Should we take our needs to him? Absolutely! But we are to take them, lay them at his feet and let them go, having completely handed them over to him.

You won’t hear from him if you’re putting on a show.

He wants you. The real you. The heartbroken, yet hopeful. The fearful, yet courageous. The lost, yet searching. He doesn’t want you to do what you think you’re supposed to do, or say what you’ve been told you are supposed to say. He wants your heart. He wants your truth. He wants your honesty. He wants you raw, he wants you real. Put down the act. Quit trying to fake it. When it feel like there’s no place else in the world that you can be the real you, at his feet is the safest to let the walls down and come as you are – a beautiful mess.

You won’t hear from him if you’re distant and angry.

When my son Caleb was little and he was mad at me, he would sit in a corner with his back to me. When I would try to talk to him he’d say: “You’re not my friend no more!” I hated it. It broke my heart.

I wanted our relationship repaired but I wasn’t willing to give in to his temper tantrum to get it. I knew what was best and I wasn’t about to give up because for the moment, he was upset.

How often do we get offended with the Lord because our (perceived) needs, agendas and wish lists aren’t met? We turn our back. Walk away. Tune him out… until we need something and then we run back to him and wonder why we have such a hard time hearing him.

Sometimes when I sit with the Lord, I literally have to start with: “I’m hurting. I’m bitter towards you right now…. I’m so sorry. Help me get over it.” And sometimes it takes a while to move on from that place but I do… with his help.

Let’s face it – life can royally suck. Big time. Life doesn’t make sense and it can down right be painful. But to harden our heart towards God not only doesn’t make it better but it puts up a wall that makes it impossible to hear him. And trust me, when the walls are up and we can’t hear him, things only get worse.

Sometimes he’s literally screaming to us, but our ears are so jam packed with crap, we can’t hear him. I’m not going to sit here and tell you that you can only watch Christian stuff and listen to Christian music and read Christian books – but come on. What are you watching? Listening to? Reading? And which “voice” is louder?

Okay, now for the nicer stuff. :)

Prayer doesn’t have to be a chore. It’s simple.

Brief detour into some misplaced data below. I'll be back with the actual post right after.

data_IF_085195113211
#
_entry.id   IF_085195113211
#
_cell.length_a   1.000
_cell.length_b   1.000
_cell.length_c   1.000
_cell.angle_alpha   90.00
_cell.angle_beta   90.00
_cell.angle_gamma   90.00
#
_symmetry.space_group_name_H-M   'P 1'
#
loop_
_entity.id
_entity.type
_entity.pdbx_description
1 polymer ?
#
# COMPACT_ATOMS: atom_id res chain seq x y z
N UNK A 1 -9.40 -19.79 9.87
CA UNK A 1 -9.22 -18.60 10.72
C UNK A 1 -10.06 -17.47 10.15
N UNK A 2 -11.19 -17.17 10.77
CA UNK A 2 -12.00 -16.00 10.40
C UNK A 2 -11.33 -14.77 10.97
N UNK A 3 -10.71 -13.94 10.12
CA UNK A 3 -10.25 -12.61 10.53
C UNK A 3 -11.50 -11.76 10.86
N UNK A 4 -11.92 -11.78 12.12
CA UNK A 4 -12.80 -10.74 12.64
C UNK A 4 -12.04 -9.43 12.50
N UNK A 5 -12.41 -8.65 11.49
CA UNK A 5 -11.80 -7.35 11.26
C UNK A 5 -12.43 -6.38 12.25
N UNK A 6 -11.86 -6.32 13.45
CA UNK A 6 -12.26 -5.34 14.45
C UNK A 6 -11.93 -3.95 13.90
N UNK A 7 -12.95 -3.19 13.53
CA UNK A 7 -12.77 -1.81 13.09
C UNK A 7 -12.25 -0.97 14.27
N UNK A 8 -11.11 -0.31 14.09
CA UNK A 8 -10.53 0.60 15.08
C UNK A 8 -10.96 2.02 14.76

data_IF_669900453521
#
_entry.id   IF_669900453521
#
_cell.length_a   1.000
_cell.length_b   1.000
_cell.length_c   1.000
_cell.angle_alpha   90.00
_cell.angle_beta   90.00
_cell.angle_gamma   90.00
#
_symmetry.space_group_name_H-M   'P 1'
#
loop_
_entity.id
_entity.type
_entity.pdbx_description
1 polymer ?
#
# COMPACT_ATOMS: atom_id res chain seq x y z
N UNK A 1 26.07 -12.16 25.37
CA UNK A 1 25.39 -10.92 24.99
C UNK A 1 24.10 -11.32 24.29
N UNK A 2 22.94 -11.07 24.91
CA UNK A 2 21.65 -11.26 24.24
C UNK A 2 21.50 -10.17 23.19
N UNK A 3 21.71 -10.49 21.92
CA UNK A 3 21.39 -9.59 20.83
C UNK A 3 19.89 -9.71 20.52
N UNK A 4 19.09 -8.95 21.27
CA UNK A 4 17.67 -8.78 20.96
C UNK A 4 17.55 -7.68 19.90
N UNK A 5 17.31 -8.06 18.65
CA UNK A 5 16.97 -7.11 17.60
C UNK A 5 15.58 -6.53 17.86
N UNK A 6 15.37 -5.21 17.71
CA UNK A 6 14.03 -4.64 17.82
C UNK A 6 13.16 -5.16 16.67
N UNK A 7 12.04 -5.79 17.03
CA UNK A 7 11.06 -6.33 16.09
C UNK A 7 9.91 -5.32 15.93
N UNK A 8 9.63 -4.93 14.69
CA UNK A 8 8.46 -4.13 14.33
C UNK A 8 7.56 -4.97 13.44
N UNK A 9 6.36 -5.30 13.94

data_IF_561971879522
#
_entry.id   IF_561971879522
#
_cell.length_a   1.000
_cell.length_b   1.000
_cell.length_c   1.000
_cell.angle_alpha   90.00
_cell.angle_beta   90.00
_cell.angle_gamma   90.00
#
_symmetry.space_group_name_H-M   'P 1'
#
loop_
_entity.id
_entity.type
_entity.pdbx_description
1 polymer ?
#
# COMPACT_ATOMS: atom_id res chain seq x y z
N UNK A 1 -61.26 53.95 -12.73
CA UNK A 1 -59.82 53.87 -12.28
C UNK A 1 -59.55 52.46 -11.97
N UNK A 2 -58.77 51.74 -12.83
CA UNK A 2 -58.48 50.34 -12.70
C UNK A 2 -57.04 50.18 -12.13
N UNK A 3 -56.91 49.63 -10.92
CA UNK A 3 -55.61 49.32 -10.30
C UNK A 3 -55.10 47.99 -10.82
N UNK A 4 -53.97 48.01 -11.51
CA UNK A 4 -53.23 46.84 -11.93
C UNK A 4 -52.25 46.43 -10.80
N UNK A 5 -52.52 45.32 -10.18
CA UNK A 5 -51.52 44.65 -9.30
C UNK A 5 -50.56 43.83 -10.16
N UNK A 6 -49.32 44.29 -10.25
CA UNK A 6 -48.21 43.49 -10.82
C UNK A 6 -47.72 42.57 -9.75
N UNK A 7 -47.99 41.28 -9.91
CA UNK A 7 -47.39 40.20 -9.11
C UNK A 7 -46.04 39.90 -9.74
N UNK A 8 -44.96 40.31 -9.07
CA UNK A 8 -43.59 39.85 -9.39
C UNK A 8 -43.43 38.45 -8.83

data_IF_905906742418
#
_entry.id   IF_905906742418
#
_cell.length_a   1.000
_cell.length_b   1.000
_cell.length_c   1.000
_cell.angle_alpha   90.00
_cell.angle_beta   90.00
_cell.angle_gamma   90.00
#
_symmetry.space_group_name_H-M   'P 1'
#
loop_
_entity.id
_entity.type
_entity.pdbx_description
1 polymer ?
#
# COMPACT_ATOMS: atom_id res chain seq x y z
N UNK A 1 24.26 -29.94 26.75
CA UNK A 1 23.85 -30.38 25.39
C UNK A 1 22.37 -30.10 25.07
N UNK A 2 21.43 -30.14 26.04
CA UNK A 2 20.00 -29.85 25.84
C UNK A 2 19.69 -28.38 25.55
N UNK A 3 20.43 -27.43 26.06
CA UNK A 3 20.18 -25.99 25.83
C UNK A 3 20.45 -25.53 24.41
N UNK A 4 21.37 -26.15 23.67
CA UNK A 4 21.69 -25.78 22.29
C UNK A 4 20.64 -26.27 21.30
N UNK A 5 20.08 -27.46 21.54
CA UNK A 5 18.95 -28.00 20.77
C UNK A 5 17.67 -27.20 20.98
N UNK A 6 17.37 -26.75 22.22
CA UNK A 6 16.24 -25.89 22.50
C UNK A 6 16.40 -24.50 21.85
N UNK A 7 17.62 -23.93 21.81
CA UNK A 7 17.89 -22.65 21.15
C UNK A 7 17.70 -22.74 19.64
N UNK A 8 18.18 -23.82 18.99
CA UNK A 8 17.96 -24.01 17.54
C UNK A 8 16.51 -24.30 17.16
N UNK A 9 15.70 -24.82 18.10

Speak.

Listen.

Just because Jesus isn’t actually standing visibly in your room wearing jeans and a t-shirt doesn’t mean he isn’t there. And just because you can’t audibly hear his voice doesn’t mean he isn’t speaking.

If you feel something in your gut – chances are that’s not your internal organs speaking it’s the Holy Spirit. He will nudge you. He will speak to you. It may sound like yourself but of course he will talk to you in a way that you can relate to. Don’t expect to hear him speak in King James Bible form.

How do you test if you’re hearing from the Holy Spirit or talking to yourself? It takes practice. Practice takes time. A huge hint – if what you are “hearing” doesn’t line up with his Word – it’s not him.

One of the ways I trained myself was to keep a log. I literally wrote down any nudge I got. It could be a nudge to go outside and make sure the car doors were locked. Or it could be to tell a person something that I felt the Lord wanted them to know. Next to the “nudge”, I wrote the outcome. What did I learn? I talk to myself a lot.

Just kidding.

I learned that he talks to us a lot and about a lot of different things both big deal and small. And I learned that it’s sort of a fun game to play and it just so happens to be a faith feeder.

He talks to you through his Word. The Bible. Read it. Often.

He talks to you through friends, family and mentors. You know when someone says something that was a “God kiss”. You feel it in your “gut”. Call it what it is – the Lord communicating with you.

He talks to you through books… and three specifically that I know of, called Salvaged, Rise and Collision. (Just kidding… sort of)

He talks to you through journaling. Write what floods into your mind – no filter. Then, go back and read it and write the thoughts that come to you as you read it. I do this all the time. Love it.

He talks to you through music.

He talks to you through sermons.